Austin Perlmutter: I think the answer is yes. I mean, if you were to look at any individual person and ask how do they experience life? And is it different depending on our genes, depending on various aspects of our physiology? I mean, the answer is always going to be yes, every person has a unique experience. When we think about environmental impacts on our brain, specifically, what we now recognize is that everything we do each day is going to be translated into data that is going to reach and influence our brain. And the reason for that is if you think about what the brain does, it's kind of the central driver computer of our lives, it needs to be able to respond in real time, to data coming in from our bodies. And we think about this often in the context of kind of the stress response, we'll say, Oh, I experienced something scary. And obviously, I had a brain response, meaning I froze, I had to run away, or I decided to fight. That's the kind of the classic response to a stressor. What we now know, though, is that the brain is is incredibly responsive to data that isn't just what comes in through our eyes and through our ears. So for example, the gut brain connection is emerging as a major pathway, translating data from our food to our brain, from our microbiome, to our brain. And so that data is now understood to influence the brain's immune system. So coming back to your original question, is it true that individuals have different impacts of environmental factors on their brains and on their immune system? Absolutely, because the microbiome is different depending on who you are. And that's going to change the data that your brain gets, the tone of your vagus nerve is going to be different depending on your life experiences, which changes how your brain works, how you appreciate stress, how you experience what goes on each day, is going to be different, depending on you know, where you started from. But maybe what's the most impactful part of all this is those differences are important. But we also have the opportunity to change all of those variables each day. So if we want to have a healthier gut brain connection to programming, a healthier immune system within the brain, we know that dietary changes are playing a probably the biggest role in the makeup of our microbiome. If we want to have healthier signals coming in to program our stress pathways in the brain, which program our brain's immune system, we can make choices in the content we decide to consume each day. So yes, it's different depending on who we are. And yes, the environment has differential effects. But importantly, these are all things that are within our control to make changes to in order to better support a brain immune system that works for us.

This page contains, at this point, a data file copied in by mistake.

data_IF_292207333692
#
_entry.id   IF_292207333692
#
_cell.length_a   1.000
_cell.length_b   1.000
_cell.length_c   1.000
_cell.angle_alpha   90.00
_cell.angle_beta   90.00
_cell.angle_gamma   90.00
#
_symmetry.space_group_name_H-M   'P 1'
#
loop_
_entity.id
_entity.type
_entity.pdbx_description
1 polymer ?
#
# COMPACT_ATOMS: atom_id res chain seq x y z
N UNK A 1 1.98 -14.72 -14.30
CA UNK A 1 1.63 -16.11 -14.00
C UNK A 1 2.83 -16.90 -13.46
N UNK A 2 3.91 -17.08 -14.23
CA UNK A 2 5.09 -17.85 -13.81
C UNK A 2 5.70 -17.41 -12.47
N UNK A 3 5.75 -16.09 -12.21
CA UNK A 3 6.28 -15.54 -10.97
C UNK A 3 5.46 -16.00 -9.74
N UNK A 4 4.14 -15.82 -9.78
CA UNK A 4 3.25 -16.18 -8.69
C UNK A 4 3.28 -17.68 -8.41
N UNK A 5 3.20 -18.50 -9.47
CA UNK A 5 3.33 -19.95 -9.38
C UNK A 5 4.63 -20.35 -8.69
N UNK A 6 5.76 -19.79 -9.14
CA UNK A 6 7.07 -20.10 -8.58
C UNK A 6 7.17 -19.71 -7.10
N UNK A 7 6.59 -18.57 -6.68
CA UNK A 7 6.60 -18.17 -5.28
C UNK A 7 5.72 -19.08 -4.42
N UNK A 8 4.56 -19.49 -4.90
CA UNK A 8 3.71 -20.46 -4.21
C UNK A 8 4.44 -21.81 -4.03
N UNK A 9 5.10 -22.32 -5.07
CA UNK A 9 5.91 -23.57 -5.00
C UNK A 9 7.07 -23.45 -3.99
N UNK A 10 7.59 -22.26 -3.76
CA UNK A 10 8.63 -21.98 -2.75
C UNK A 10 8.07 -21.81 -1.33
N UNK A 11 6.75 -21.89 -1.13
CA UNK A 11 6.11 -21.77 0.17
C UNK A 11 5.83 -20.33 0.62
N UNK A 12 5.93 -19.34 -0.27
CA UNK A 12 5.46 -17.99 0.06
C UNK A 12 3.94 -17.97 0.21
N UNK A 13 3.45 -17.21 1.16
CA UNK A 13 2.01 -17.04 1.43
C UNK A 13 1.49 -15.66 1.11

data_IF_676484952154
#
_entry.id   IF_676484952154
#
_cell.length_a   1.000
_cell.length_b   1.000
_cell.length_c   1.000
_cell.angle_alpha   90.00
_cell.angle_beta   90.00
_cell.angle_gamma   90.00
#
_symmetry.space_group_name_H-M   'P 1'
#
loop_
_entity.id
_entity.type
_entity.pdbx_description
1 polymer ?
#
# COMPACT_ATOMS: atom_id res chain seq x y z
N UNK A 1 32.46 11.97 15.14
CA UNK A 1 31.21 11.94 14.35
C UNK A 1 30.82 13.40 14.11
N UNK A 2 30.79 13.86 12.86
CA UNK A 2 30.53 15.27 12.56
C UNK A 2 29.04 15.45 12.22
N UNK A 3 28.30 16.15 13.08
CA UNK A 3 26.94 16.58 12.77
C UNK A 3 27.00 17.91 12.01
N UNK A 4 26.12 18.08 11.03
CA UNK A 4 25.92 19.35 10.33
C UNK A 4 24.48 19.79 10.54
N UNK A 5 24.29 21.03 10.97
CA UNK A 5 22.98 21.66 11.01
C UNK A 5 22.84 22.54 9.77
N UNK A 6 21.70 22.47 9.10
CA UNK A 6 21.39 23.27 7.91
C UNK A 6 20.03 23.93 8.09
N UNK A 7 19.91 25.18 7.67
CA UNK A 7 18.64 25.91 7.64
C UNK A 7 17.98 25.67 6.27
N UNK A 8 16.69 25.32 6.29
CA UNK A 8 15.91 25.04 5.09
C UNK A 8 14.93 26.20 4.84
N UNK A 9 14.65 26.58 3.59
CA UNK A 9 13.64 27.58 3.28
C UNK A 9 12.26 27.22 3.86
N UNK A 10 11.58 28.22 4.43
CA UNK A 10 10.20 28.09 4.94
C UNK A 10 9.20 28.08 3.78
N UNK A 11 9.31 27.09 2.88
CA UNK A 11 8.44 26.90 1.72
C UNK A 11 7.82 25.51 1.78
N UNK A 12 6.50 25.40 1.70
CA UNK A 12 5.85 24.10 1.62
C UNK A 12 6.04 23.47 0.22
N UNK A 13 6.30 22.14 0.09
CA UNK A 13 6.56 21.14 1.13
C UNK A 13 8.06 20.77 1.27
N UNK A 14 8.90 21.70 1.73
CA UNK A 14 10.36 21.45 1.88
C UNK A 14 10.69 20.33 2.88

Avery St. Onge: And, of course, brain inflammation is related to Alzheimer's and in depression and things like that. But that's obviously when it's gotten to kind of like a significant extent. Are there signs of kind of mild brain inflammation that someone should be kind of keyed into where they can start to really begin these lifestyle modifications?